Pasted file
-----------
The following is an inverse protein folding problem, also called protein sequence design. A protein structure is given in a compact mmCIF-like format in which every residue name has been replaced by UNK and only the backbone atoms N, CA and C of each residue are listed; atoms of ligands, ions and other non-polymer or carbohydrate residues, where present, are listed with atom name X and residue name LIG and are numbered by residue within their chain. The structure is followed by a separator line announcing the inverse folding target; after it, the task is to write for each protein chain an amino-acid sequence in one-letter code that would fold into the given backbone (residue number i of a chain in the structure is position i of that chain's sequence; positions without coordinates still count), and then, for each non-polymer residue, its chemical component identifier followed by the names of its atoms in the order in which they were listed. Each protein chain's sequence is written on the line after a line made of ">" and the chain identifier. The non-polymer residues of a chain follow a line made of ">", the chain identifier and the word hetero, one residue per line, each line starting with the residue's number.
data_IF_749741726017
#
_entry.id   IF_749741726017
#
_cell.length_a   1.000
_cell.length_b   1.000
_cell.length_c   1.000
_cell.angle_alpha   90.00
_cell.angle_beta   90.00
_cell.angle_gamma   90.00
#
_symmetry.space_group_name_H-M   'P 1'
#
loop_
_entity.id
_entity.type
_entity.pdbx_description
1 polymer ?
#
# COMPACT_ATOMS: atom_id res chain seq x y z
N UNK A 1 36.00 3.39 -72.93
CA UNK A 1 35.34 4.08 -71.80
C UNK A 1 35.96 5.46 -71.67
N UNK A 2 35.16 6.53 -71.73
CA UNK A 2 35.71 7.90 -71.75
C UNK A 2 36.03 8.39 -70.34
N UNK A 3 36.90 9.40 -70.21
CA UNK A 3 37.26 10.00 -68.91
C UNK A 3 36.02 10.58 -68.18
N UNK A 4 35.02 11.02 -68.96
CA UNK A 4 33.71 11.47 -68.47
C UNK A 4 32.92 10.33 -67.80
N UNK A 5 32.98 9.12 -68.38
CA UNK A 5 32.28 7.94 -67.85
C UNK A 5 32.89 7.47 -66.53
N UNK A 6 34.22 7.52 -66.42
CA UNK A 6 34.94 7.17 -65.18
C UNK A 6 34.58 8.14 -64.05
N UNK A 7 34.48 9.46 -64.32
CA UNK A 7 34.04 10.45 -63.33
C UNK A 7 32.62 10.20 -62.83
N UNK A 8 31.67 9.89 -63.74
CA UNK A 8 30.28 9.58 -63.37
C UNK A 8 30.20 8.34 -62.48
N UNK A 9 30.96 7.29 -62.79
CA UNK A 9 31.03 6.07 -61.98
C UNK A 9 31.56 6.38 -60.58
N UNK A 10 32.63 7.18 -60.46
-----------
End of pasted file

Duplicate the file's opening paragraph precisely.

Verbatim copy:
The following is an inverse protein folding problem, also called protein sequence design. A protein structure is given in a compact mmCIF-like format in which every residue name has been replaced by UNK and only the backbone atoms N, CA and C of each residue are listed; atoms of ligands, ions and other non-polymer or carbohydrate residues, where present, are listed with atom name X and residue name LIG and are numbered by residue within their chain. The structure is followed by a separator line announcing the inverse folding target; after it, the task is to write for each protein chain an amino-acid sequence in one-letter code that would fold into the given backbone (residue number i of a chain in the structure is position i of that chain's sequence; positions without coordinates still count), and then, for each non-polymer residue, its chemical component identifier followed by the names of its atoms in the order in which they were listed. Each protein chain's sequence is written on the line after a line made of ">" and the chain identifier. The non-polymer residues of a chain follow a line made of ">", the chain identifier and the word hetero, one residue per line, each line starting with the residue's number.